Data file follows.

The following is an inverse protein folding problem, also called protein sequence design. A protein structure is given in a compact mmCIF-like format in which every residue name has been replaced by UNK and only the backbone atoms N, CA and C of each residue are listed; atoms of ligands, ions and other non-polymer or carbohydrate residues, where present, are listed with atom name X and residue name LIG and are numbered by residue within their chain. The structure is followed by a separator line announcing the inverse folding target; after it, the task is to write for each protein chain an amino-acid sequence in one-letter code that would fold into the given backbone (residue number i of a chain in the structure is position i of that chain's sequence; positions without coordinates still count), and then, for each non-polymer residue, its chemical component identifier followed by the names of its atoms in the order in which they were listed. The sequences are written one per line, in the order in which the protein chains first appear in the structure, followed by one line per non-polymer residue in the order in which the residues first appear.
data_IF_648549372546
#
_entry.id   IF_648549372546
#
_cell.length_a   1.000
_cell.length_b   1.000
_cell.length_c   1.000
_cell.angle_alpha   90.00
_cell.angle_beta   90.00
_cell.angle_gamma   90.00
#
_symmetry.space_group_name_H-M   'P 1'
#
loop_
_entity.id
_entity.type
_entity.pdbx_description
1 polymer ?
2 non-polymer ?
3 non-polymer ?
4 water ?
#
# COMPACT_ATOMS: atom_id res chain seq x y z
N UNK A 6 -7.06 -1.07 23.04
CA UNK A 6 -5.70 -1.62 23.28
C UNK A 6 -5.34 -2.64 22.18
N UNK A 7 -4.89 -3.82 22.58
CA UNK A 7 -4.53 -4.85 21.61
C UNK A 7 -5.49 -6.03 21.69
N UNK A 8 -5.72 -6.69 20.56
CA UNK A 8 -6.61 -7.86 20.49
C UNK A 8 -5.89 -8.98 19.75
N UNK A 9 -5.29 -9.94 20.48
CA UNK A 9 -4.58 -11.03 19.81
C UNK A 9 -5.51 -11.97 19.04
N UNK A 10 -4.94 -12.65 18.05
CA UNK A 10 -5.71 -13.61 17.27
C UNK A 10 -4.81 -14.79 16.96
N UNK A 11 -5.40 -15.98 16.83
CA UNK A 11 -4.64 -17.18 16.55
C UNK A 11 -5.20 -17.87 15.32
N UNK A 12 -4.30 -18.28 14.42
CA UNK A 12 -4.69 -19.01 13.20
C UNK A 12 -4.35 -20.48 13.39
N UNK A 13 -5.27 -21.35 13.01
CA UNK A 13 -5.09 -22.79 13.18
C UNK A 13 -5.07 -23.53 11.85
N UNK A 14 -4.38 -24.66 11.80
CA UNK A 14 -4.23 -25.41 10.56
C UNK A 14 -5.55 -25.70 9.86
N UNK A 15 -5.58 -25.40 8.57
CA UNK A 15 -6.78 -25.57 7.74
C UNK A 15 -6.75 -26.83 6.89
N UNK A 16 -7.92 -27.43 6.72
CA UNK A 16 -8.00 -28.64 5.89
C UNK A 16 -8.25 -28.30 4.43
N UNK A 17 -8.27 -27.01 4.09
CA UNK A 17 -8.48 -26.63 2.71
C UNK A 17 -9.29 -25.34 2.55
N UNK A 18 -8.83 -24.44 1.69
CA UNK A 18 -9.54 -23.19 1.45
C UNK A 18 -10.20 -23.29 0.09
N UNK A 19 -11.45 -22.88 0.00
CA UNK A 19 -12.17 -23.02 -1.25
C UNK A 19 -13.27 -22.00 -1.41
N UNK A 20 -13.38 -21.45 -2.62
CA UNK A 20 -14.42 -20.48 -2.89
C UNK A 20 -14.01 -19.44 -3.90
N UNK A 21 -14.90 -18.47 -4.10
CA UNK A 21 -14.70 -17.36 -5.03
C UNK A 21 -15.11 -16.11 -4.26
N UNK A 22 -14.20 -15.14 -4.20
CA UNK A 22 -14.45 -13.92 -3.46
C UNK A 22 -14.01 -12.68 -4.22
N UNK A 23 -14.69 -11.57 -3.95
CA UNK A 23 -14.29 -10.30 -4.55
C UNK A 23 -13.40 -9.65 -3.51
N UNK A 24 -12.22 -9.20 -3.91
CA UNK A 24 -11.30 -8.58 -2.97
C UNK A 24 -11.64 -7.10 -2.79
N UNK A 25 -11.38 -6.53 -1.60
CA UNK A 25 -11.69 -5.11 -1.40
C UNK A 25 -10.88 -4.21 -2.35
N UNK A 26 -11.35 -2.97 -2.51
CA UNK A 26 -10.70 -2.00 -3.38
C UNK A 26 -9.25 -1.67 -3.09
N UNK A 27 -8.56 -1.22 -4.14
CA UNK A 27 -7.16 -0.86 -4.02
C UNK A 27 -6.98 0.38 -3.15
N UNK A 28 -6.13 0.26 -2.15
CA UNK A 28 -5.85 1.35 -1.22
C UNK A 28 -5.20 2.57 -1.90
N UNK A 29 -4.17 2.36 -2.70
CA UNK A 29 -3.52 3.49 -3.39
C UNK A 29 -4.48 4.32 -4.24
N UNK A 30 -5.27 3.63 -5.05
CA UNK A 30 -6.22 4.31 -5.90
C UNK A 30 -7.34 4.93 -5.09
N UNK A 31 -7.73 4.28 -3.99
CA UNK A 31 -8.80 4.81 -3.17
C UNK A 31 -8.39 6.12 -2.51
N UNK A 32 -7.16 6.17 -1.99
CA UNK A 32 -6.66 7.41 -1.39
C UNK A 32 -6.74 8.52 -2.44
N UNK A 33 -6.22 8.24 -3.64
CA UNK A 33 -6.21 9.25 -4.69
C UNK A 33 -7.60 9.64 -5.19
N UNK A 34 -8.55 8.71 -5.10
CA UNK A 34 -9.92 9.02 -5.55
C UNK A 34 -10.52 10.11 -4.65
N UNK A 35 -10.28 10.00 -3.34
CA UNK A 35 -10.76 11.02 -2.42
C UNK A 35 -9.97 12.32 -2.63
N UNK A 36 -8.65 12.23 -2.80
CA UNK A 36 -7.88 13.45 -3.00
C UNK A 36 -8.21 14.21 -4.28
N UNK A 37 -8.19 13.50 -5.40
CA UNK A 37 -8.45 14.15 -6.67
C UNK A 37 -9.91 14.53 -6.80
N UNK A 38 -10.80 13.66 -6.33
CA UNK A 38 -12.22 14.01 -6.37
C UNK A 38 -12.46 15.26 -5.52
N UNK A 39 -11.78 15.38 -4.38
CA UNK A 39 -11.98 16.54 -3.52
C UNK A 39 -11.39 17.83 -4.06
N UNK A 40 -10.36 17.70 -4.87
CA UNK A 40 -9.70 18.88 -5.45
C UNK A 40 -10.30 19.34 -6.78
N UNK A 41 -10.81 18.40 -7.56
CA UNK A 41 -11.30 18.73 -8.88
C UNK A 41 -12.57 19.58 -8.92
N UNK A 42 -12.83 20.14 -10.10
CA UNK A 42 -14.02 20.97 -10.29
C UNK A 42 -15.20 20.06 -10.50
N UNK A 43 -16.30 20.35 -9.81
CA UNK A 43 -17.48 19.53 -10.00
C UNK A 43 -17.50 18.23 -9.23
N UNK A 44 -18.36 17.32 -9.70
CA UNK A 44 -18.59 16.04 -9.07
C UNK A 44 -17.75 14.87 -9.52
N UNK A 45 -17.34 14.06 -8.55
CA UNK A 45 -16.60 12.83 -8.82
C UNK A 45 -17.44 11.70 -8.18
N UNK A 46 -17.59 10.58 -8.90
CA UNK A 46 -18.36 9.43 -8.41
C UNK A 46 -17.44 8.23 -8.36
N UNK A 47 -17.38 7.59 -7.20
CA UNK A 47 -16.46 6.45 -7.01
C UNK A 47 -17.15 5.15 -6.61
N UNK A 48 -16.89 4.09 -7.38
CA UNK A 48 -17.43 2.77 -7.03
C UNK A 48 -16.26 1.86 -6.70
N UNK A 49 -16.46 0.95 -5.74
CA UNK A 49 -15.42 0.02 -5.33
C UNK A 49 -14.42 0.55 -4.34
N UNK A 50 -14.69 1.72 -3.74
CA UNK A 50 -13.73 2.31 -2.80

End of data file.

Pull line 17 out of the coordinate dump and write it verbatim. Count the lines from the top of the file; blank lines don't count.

_entity.type